“Even though ischemic heart disease is the No. 1 health risk for women, the proportion of women in heart studies is almost never more than 30 percent,” said lead author Sunil V. Rao, M.D., associate professor of medicine at Duke University School of Medicine. “It is important to understand if the outcomes are different between men and women, and whether the treatments may need to be different, because the disease process may be different.”
Rao and colleagues, led by the Duke Clinical Research Institute, launched the study after noting that the wrist access site, called the radial entry point, is much less commonly used in the United States than in other countries. Women especially are less likely to undergo an angioplasty, also known as percutaneous coronary intervention, or PCI, via the wrist.
The research team enrolled more than 1,700 patients in what was dubbed the Study of Access Site for Enhancement of Percutaneous Coronary Intervention (SAFE-PCI) for Women trial. The women were randomized to undergo PCI through the wrist or the groin, which is called the femoral site. Most of the women in both groups were taking a blood thinner to reduce the potential for clots.
The original goal was to include 3,000 women, but the trial ended early because the primary endpoints– bleeding or vascular complications rates – were lower than expected in both groups. Because of this low rate of bleeding, the Data Safety Monitoring Board, an independent group that monitored the trial, predicted that the trial wouldn’t show a difference in bleeding between the wrist artery and the leg artery.
However, the treatment benefit of accessing an artery at the wrist was better than expected, with just 1.2 percent of radial artery cases resulting in bleeding or other vascular issues, compared to 2.9 percent for femoral artery access – a 60 percent reduction in bleeding complications. Among all of the women who were enrolled in the study, about 40% of whom had angioplasty, the benefit was even larger – 70 percent reduction in bleeding and vascular complications.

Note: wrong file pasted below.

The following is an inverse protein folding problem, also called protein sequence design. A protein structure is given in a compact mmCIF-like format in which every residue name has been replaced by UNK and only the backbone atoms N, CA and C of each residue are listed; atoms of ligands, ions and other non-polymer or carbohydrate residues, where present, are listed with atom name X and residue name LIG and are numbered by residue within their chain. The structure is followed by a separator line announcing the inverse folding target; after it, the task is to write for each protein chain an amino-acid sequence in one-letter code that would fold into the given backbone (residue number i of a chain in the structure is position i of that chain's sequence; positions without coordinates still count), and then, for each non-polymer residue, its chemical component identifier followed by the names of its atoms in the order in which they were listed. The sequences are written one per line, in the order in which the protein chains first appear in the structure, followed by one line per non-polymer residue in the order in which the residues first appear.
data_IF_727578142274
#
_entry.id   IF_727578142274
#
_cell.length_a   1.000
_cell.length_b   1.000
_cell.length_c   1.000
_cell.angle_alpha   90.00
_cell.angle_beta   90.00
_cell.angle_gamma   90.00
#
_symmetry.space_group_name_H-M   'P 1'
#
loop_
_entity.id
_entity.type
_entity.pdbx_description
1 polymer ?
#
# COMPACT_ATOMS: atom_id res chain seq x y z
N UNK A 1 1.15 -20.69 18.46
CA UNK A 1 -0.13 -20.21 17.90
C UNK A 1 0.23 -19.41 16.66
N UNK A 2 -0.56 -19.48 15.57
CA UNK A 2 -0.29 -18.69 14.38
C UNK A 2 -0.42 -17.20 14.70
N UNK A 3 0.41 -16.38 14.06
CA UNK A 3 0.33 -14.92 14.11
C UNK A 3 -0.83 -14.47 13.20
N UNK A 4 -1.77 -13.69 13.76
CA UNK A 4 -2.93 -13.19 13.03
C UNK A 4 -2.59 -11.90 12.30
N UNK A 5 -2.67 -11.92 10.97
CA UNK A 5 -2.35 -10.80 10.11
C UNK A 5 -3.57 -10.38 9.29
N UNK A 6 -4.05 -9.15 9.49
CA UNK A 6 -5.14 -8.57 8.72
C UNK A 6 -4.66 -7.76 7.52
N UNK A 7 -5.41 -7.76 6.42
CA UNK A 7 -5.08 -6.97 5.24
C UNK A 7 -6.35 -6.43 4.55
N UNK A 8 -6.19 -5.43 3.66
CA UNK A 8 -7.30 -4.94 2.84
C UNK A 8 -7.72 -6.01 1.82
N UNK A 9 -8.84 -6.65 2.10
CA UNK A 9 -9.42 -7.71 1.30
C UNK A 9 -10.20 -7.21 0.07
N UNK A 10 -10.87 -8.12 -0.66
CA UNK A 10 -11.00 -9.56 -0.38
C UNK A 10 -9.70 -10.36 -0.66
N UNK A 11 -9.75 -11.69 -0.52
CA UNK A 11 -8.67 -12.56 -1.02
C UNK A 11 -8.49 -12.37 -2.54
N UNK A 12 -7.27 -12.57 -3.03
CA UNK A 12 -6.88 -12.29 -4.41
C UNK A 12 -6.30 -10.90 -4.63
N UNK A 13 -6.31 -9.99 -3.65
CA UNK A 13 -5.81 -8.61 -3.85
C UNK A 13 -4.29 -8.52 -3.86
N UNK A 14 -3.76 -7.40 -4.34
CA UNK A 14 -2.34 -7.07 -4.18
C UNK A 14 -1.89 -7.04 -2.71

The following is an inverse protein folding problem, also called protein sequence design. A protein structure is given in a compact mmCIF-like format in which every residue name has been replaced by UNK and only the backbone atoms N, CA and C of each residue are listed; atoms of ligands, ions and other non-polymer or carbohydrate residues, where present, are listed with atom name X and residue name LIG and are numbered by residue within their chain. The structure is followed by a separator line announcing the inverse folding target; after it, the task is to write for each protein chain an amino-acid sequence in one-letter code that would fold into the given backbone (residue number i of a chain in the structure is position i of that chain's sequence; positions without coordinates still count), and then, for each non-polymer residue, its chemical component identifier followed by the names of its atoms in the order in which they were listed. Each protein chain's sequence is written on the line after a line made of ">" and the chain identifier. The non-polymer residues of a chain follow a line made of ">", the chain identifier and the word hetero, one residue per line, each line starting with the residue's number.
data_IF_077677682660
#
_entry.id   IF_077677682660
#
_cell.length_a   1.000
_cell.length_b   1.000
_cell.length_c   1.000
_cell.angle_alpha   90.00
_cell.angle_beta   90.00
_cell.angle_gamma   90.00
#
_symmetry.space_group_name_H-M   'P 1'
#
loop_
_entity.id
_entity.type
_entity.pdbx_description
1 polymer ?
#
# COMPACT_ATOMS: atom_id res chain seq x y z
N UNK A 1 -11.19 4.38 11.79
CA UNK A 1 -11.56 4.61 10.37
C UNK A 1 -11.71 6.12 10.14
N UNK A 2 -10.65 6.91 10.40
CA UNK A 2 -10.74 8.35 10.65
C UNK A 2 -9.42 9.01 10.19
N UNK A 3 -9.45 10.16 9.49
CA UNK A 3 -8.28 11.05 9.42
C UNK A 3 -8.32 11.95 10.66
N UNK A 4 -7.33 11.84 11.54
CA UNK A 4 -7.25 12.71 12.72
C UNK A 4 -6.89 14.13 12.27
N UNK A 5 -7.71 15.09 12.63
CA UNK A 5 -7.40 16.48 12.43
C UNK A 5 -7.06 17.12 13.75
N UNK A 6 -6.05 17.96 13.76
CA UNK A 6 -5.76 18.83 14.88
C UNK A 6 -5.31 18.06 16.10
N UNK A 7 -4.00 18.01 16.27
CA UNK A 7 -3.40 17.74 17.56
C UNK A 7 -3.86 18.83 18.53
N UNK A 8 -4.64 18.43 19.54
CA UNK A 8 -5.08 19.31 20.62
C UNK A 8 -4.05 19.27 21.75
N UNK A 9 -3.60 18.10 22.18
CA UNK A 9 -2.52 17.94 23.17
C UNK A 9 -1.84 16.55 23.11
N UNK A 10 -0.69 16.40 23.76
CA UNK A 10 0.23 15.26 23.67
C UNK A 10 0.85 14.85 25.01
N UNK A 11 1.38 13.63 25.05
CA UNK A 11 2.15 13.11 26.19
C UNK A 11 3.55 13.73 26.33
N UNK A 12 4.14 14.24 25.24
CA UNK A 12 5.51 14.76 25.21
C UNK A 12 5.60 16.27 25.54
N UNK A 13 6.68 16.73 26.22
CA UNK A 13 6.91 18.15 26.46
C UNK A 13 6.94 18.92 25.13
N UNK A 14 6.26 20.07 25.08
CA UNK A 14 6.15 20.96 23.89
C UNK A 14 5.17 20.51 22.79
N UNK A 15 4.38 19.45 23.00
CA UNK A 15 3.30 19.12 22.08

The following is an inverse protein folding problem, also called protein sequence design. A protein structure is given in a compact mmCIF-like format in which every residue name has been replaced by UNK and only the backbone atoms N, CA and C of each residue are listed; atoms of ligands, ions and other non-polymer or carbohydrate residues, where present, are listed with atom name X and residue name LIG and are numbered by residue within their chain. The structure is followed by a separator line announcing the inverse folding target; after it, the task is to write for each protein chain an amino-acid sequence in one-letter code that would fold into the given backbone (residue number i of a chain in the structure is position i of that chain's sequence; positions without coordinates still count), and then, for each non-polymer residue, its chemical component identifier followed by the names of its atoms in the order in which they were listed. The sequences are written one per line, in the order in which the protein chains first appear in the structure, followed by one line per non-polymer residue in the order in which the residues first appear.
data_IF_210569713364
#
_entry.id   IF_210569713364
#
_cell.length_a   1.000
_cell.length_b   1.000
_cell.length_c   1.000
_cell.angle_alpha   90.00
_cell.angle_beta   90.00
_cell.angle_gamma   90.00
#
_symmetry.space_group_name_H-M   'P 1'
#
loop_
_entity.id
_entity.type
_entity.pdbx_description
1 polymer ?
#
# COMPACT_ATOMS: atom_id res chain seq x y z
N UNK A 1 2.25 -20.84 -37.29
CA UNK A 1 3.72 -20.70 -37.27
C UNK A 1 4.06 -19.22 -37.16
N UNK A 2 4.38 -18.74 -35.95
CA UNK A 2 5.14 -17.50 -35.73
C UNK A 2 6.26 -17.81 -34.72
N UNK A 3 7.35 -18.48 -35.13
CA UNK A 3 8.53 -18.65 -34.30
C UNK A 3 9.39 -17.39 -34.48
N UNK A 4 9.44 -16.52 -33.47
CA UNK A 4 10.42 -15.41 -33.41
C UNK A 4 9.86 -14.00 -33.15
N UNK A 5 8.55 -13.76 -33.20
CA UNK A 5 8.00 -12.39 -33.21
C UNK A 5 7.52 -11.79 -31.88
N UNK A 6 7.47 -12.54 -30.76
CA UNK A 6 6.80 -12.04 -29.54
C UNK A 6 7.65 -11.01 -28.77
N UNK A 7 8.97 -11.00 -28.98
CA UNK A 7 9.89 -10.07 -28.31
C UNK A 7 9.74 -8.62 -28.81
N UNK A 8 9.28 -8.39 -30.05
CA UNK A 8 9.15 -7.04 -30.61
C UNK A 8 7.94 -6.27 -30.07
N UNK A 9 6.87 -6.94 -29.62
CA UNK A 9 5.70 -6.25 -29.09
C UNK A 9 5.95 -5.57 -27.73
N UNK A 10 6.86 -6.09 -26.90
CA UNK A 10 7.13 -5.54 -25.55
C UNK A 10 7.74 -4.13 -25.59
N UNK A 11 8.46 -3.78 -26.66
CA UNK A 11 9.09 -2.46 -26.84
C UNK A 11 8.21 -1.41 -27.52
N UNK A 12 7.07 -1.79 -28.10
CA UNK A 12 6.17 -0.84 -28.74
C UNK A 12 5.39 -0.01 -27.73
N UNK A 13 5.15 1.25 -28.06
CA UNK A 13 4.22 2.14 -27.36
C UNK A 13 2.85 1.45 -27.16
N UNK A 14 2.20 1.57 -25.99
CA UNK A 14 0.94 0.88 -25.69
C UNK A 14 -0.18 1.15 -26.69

Far more women who underwent the wrist access also said they would prefer to use that site again if a repeat procedure were needed.
The radial access site did not work for all women. In more than 6 percent of cases, doctors had to abandon the wrist access attempt and return to the traditional groin way of doing the procedure, typically because of spasms in the wrist artery or the blood vessel was too small.
“We have a lot of information comparing wrist-versus-leg approaches for PCI, but we haven’t had the data in women, and this is pretty consistent with what we’ve known for men,” Rao said. “The radial approach appears to be safer for women at high risk for bleeding. At the same time, we need to let our patients know that if we try this approach and there are issues such as spasms, we’ll have to switch and go to the leg.”
In addition to Rao, study authors include Connie N. Hess, Britt Barham, Laura H. Aberle, Kevin Anstrom, Tejan B. Patel, Jesse P. Jorgensen, Ernest L. Mazzaferri, Sanjit S. Jolly, Alice Jacobs, L. Kristin Newby, C. Michael Gibson, David F. Kong, Roxana Mehran, Ron Waksman, Ian C. Gilchrist, Brian J. McCourt, Eric D. Peterson, Robert A. Harrington and Mitchell W. Krucoff on behalf of the SAFE-PCI for Women investigators.
Funding for the study was provided by a consortium of industry, government and academic entities, including Medtronic, The Medicines Company, Abbott Vascular, Daiichi Sankyo Lilly, Terumo Medical, Guerbet, ACIST Medical, The FDA Office of Women’s Health, and The Duke Clinical Research Institute.
Women Benefit From Less-Used Wrist Access Site For Angioplasty
The finding, presented Tuesday, Oct. 29, 2013, at the annual Transcatheter Cardiovascular Therapeutics meeting in San Francisco, resulted from a large clinical trial that was the first to exclusively study how a common heart intervention affects women. Most heart studies disproportionately enroll men, so new treatments and procedures may not accurately reflect how women might fare.